According to the minister of law and justice, Kiren Rijiju’s reply to Lok Sabha question, by the end of November, 69 law schools had constituted pro bono clubs under the Nyaya Bandhu scheme. Under Designing Innovative Solutions and Holistic Access to Justice (DISHA) —a pan-India scheme to consolidate all legal service and awareness programmes – 80 new law schools have to be integrated into the scheme by 2026. Once a law school is selected under the scheme, the pro bono club gets an annual grant of Rs 1 lakh each for two years to run activities.

Eminent law schools like National Law School of India University (NLSIU) Bengaluru; NALSAR University of Law, Hyderabad; the West Bengal National University of Juridical Sciences (WBNUJS), Kolkata; National Law University, Delhi; Tamil Nadu National Law University; Trichy and many more are part of the scheme. Among private institutions, colleges like Symbiosis Law School, Noida; School of Law, Bennett University, Greater Noida; School of Law, UPES, Dehradun and others are part of the scheme.

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NLU students going to the field

Club members visit local villages close to campus to spread awareness and provide legal counselling. Most cases, according to Pattajoshi, are civil disputes but they also encounter occasional criminal cases. “For instance, two brothers were fighting over an ancestral property where one is using assault or threatens the other. The one who was threatened approached our team seeking help. In this case, we cannot use mediation as a means because there is assault involved. We are also here to tell them where to draw the line on whether the case can be mediated or not,” she explained.

At TNLU, the pro bono club has been visiting villages to provide legal advice to find legal documents and assist people in applying for schemes. “A lot of the cases that we receive from the village level are issues in getting a birth certificate or Aadhar card or voter ID card. A lot of people, while applying for schemes, need these essential documents. Most do not know whom to approach. Here, we advise people on how to apply and where to go. If a person is unable to write an application, we write on their behalf,” said Kumar.

The TNLU pro bono club also participates in the Gram Sabha meetings on regular intervals. The meetings, Kumar said, helps students understand the different needs and requirements of the people at the village level. “Other disputes we have come across are land disputes, land patta issuance, and a few cases of domestic violence. In this case, we will write an application to the district legal service authority,” he explained further.

Addressing a larger issue

While the scheme is helping spread awareness about free legal services, it also aims to address the larger issue of case pendency in Indian courts. According to government data presented in the parliament, between 2019 and 2020, pending cases increased by 20 percent in High Courts and 13 percent in subordinate courts. In High Courts, 21 percent cases are pending for over 10 years and in subordinate courts, 23 percent cases for over five years.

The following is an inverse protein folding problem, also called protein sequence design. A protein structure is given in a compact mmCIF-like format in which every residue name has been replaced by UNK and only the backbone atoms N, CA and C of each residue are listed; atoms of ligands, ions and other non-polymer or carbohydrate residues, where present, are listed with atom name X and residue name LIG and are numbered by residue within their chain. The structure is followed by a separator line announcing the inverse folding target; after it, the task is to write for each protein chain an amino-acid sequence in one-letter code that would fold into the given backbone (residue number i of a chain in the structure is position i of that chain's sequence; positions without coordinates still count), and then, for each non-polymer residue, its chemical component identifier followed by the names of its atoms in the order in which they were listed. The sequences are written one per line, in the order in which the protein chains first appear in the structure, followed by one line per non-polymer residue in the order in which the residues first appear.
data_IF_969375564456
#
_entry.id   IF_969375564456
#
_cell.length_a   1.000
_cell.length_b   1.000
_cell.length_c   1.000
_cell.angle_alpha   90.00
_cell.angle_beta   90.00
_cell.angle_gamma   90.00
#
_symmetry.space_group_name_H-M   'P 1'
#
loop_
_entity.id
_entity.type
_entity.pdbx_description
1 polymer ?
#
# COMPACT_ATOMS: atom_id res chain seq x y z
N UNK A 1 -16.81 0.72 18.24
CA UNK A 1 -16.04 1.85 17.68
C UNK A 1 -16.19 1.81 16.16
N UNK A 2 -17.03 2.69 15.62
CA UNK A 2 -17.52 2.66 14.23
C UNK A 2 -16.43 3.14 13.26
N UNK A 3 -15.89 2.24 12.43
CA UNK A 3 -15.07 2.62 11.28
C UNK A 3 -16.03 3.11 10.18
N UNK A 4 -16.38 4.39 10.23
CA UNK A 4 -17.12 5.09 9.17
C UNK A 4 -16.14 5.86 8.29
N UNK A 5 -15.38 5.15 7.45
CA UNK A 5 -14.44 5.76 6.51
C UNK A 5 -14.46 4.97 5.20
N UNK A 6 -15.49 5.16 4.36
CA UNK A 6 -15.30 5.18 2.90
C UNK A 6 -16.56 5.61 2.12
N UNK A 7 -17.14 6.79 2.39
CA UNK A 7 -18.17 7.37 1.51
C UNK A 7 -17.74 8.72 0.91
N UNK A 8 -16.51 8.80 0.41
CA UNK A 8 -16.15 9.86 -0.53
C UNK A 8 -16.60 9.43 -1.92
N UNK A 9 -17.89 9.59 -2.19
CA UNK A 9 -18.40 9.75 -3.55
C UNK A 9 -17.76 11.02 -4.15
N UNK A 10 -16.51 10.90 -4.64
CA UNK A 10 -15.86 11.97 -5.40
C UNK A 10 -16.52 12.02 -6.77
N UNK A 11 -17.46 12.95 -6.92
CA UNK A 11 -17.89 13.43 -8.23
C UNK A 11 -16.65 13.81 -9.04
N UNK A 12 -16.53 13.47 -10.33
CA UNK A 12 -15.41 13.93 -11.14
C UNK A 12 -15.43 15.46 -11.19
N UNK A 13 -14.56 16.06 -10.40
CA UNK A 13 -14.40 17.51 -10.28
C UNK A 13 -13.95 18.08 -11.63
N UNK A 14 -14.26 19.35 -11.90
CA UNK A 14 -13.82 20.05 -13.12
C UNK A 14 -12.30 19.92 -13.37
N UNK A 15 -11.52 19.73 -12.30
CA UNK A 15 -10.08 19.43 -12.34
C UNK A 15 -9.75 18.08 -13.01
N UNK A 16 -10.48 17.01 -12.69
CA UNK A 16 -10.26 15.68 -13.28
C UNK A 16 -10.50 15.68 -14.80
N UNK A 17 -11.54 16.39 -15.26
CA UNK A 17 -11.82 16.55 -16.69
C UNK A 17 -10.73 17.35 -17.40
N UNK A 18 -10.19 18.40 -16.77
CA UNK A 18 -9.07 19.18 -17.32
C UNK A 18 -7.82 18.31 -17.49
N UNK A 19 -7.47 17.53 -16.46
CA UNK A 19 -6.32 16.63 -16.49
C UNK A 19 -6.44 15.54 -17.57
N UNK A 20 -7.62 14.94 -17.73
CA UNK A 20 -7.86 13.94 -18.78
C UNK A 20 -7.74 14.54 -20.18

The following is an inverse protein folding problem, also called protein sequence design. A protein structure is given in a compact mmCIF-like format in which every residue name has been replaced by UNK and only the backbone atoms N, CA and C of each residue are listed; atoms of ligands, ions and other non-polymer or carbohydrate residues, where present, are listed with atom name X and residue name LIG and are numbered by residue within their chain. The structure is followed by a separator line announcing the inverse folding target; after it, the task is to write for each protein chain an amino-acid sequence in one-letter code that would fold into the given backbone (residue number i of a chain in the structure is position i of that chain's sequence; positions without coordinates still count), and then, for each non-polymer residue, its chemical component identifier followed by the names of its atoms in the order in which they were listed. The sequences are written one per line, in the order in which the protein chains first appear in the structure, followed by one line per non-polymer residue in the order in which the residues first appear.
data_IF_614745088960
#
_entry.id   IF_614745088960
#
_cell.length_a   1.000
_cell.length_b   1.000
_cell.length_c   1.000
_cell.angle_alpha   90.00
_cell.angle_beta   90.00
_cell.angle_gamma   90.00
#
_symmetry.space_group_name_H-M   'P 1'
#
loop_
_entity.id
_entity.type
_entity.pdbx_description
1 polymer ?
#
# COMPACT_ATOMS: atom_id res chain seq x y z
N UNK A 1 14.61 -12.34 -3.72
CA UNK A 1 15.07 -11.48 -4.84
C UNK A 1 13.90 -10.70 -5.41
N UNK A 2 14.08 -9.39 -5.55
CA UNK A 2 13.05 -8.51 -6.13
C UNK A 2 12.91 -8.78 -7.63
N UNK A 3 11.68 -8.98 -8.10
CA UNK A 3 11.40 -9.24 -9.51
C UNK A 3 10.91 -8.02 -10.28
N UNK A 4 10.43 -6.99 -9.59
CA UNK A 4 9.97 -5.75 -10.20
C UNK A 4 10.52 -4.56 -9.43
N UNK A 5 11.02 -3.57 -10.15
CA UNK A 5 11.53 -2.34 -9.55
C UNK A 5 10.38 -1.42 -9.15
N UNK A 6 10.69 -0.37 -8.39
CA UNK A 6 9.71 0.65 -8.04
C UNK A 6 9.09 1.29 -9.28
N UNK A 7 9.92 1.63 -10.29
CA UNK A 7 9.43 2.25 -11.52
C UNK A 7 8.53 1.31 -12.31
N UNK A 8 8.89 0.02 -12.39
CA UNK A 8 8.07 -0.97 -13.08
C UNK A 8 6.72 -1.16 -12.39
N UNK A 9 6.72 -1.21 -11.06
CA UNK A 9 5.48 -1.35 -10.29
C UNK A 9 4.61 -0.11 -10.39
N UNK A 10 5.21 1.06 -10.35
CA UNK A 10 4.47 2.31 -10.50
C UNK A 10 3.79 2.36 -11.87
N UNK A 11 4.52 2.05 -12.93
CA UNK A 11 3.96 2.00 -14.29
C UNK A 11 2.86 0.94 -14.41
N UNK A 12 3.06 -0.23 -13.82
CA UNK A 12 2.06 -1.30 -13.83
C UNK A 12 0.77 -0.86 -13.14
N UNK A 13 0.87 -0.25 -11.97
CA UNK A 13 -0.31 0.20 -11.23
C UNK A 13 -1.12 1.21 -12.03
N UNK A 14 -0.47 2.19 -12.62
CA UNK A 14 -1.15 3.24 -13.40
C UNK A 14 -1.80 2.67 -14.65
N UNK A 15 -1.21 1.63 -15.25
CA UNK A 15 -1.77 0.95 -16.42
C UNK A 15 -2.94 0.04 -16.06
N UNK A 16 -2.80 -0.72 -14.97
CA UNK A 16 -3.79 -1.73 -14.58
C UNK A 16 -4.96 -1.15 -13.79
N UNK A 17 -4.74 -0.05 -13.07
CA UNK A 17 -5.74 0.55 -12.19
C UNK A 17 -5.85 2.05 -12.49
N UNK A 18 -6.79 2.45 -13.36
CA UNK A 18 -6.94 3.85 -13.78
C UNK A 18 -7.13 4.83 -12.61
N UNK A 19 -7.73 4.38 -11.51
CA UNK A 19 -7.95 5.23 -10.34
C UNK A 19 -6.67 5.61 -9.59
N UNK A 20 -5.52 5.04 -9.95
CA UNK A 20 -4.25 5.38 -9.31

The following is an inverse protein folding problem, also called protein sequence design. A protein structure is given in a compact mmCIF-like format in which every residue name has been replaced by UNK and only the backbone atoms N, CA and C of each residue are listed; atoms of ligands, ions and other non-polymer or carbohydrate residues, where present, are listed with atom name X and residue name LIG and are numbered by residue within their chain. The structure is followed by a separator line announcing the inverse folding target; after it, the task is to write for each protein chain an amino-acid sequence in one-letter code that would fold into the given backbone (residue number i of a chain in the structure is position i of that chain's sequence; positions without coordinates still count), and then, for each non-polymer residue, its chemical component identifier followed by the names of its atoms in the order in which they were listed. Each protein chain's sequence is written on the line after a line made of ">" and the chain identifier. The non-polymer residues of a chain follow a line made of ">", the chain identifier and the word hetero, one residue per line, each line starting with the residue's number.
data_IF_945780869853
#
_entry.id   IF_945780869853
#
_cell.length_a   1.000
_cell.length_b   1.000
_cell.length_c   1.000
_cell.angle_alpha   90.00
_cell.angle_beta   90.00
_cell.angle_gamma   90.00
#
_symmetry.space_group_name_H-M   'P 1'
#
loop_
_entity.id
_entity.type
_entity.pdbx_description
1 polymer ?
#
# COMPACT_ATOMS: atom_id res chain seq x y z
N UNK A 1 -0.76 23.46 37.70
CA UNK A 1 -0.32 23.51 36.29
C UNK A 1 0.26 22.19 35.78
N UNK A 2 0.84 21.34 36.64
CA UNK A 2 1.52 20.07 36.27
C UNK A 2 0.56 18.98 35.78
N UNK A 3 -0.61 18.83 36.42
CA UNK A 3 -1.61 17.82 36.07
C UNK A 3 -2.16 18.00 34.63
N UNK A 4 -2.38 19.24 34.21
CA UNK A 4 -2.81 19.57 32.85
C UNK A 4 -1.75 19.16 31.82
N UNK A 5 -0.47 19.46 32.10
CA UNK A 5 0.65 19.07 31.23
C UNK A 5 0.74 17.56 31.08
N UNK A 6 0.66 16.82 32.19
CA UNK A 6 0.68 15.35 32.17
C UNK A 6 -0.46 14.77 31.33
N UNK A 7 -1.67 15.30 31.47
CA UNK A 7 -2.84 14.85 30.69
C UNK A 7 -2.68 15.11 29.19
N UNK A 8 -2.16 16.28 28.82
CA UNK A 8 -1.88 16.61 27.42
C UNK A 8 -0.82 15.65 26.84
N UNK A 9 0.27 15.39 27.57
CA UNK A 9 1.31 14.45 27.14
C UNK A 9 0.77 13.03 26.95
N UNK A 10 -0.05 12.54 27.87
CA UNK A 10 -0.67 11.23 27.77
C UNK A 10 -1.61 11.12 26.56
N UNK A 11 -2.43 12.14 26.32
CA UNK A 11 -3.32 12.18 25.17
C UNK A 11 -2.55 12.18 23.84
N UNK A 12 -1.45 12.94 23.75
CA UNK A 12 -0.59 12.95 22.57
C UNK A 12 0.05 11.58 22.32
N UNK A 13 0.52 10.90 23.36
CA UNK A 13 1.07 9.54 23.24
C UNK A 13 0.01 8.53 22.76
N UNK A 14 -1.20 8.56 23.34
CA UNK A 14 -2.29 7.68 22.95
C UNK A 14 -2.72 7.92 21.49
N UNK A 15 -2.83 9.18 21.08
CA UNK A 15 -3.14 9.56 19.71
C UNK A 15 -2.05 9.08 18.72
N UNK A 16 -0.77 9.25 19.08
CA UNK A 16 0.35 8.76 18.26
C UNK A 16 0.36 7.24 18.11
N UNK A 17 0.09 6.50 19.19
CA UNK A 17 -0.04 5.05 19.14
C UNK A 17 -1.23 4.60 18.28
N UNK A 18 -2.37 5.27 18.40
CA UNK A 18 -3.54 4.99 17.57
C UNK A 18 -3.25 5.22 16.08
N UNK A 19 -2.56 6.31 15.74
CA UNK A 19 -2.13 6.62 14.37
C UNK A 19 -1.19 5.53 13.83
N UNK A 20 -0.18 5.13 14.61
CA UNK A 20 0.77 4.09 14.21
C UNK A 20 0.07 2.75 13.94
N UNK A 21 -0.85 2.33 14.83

Trained pro bono associates, according to Pattajoshi, can ease the burden on lawyers and courts. However, many lawyers are reluctant to participate.

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“There are two reasons to not take up pro bono cases among lawyers. First, there is a lot of extra work that adds up and secondly there are no tangible benefits for rendering services. At least for the former problem, this scheme provides a tactical solution. The students, as researchers, can provide all additional support needed starting from the research till drafting of all necessary documents, and advocates just need to appear before the court,” explained Pattajoshi.

Around 45 lakh cases in HCs and subordinate courts are pending for over 10 years. Fewer cases were filed in 2020 due to the pandemic but pendency increased because the rate of disposal was even slower.

“Another initiative of the DoJ is the Nyaya Mitra which aims to facilitate expeditious disposal of 10-15 years-old pending cases. Under this scheme, retired judges designated Nyaya Mitra are supposed to look into the cause of pendency in cases in a particular district. The plan is to get in touch with the districts and students can intern under the judge to find out the issues leading to pendency and resolve it. This is, however, at the nascent stage,” said Pattajoshi.

Another solution is to rope in university alumni to enrol on Nyaya Bandhu portal. “We have 100 students graduating every year. A lot of them choose not to pursue litigation. We try our best to ask those who are in litigation to enlist as a pro bono advocate on the Nyaya Bandhu portal,” said Kumar.